20. Cabinet Departments • Fifteen (see handout) • BROAD areas of responsibility • Secretaries and the Attorney General • EX: Attorney General- primary role is to head the Department of Justice • 60 percent of the federal workforce • Can be fired by President without Senate approval • Largest Department? • Newest Department?

  21. Independent Regulatory Agencies • FCC, SEC, FTC, OHSA, EPA, FRB, etc. • Consumer and citizen protections and economic regulation • Commissioners served fixed terms • Separate from President, exist outside cabinet • Designed for objectivity, non-partisanship

  22. Government Corporations • Businesses est. by Congress that provide a “private sector” good or service • TVA, USPS, FDIC, Amtrak • Funded through operation’s profits, NOT Congress

  23. Executive Agencies • Fully responsible to the President • Loyal to the President • Most executive agencies are more service related than regulatory • General Services Administration

  24. Executive Office of the President • Can be created by President or by Congress • NSC • CEA • OMB

  25. White House Staff • President’s “people:” In recent administrations, the principal staff for the president has been made of members of the White House Office • 600 + • Aides: Chief of Staff (Emmanuel), Press Secretary (Gibbs), Speechwriters, etc. • Confirmation NOT required •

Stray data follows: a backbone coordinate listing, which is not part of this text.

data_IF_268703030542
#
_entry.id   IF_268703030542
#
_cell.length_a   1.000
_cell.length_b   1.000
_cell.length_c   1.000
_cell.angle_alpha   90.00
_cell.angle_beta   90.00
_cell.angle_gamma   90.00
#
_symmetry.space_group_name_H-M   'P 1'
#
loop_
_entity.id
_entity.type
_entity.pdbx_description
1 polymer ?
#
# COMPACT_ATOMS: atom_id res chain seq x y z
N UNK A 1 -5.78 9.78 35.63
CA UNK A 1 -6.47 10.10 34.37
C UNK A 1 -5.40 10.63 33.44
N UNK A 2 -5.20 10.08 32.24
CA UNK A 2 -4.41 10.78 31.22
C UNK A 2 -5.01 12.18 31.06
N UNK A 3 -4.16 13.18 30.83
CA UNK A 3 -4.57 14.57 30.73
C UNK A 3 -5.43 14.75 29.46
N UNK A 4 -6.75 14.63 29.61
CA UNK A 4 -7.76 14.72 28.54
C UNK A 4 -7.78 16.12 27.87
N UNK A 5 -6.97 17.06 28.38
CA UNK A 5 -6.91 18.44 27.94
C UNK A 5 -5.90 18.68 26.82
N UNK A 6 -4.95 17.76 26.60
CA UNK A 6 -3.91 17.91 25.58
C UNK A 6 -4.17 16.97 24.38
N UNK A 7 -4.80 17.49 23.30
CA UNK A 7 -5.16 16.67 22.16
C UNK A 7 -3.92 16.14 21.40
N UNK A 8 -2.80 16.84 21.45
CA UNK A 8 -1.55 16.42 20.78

26. What are the similarities? • Each is part of the executive branch • Authorized by Congress • Most are appropriated by Congress • Internal bureaucracy • Civil servants and appointees • Services to the public • Divided loyalties

  27. What are the criticisms of the bureaucracy? • “red tape” • Procedures, policies, forms, lines, etc. • Inefficient • Lack of incentive, no profit motive • Duplication of services • Overlapping responsibilities (USDA/FDA) • Federalism • Bureaucrats are making law • regulations • Too big • Need privatization • Corruption • Iron triangles or subgovernments

  28. Federal Employees

  29. Spoils System v. Merit System • Spoils system-”to the victor belong the spoils” • Merit system-jobs awarded based on merit • Pendleton Act set up merit system. (Garfield’s assassination) • OPM is the human resources office of the federal government •

  30. What is the Hatch Act? • Act which limited the political activities of federal employees • Why? Prevent corruption, political advantages • Can’t • Run for partisan office • Fundraise at work • Can • Vote and assist • Donate money • Campaign off duty • Hold elected position in a political party

  31. What is the Pendleton Act? • The Pendleton Civil Service Reform Act is a 19th century law that changed the hiring practices for federal jobs. The law was designed to remove politics from the hiring process and install a merit-based system.

  32. What is the Freedom of Information Act? • Act which makes public records available to citizens • Cost is a concern for government

  33. The Whistleblower Act? • Bureaucrat can report wrongdoing on superiors without job being in jeopardy • Special Counsel can get involved and lengthy investigation could follow • Controversies involving FBI labs and IRS promotions are examples of Whistleblower results